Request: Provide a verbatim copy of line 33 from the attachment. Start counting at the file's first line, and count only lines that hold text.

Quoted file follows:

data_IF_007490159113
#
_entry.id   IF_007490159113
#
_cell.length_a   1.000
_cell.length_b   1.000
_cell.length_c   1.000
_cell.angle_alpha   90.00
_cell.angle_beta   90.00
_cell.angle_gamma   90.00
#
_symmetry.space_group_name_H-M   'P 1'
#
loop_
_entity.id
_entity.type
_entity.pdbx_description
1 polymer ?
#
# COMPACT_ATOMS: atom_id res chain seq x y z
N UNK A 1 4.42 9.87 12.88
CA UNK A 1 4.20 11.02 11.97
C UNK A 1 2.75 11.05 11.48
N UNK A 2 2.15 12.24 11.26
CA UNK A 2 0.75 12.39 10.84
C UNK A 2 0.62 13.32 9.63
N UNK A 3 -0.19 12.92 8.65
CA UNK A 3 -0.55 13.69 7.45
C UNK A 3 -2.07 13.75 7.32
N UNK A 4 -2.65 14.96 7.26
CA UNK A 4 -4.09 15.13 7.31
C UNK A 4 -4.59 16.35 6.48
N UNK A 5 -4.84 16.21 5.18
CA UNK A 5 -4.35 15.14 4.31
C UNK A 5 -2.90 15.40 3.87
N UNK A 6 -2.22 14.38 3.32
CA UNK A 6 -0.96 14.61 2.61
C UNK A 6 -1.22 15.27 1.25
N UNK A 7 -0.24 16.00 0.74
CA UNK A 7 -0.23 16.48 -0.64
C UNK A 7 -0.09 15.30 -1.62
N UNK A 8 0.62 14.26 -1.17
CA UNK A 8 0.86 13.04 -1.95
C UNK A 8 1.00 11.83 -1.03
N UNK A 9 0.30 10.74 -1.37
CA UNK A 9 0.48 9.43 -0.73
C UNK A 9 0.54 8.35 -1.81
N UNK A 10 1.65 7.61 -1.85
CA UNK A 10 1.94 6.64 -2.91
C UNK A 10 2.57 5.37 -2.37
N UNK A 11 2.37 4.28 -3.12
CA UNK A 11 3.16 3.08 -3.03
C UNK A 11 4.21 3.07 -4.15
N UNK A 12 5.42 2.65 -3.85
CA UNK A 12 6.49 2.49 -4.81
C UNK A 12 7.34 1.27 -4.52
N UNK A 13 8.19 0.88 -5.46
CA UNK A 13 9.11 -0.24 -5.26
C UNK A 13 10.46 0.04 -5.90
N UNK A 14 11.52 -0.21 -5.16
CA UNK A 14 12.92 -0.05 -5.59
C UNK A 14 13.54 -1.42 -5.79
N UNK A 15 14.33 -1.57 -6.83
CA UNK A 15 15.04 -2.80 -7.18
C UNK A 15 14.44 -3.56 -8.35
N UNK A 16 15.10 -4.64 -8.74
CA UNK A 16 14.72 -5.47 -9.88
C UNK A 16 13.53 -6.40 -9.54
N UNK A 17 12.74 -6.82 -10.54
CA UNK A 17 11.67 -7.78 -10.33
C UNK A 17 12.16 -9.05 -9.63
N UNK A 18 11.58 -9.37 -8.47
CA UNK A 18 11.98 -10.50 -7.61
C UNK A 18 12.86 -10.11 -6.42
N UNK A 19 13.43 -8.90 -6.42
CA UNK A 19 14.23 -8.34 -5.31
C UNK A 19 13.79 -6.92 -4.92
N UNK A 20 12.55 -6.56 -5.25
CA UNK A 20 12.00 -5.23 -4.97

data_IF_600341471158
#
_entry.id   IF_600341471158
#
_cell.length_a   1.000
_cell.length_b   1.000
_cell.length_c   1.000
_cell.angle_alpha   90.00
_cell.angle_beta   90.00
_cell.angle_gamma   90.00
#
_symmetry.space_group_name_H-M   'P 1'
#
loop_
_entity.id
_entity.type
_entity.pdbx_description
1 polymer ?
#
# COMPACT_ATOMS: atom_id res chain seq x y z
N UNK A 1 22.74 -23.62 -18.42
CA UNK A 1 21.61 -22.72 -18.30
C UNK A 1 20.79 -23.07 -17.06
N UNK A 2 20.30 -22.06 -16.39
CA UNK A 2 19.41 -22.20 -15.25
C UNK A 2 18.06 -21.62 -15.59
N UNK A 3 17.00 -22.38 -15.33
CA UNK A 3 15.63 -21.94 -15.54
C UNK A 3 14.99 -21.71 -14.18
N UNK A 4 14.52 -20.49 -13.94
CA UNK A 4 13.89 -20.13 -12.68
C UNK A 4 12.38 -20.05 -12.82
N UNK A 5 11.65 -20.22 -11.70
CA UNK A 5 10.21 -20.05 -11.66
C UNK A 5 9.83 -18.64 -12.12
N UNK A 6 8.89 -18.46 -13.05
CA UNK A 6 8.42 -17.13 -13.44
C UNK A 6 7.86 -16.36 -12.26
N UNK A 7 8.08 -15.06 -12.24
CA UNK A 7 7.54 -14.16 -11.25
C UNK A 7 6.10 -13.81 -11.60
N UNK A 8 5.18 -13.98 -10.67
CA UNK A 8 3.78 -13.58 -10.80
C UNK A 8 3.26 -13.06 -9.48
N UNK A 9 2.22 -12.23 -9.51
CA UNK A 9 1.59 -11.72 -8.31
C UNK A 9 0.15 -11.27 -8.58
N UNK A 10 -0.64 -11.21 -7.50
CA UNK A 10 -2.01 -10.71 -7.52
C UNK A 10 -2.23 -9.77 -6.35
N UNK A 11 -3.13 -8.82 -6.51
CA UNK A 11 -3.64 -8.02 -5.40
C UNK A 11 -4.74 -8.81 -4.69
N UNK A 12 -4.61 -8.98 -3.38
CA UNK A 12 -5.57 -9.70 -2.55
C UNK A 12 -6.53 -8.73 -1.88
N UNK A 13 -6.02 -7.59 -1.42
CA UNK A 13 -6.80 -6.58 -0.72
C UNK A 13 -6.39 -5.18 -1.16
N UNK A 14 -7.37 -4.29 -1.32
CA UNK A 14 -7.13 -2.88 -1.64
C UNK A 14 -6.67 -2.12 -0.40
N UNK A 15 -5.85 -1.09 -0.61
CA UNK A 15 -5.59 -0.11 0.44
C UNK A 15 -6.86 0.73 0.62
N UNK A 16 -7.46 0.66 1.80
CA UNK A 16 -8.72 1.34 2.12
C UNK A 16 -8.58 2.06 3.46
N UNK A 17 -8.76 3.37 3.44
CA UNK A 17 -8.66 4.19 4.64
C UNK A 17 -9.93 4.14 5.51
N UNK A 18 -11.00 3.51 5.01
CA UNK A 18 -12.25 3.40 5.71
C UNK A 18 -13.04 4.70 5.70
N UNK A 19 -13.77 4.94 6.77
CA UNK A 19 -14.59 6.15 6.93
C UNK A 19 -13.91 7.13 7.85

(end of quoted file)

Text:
N UNK A 5 -4.84 16.21 5.18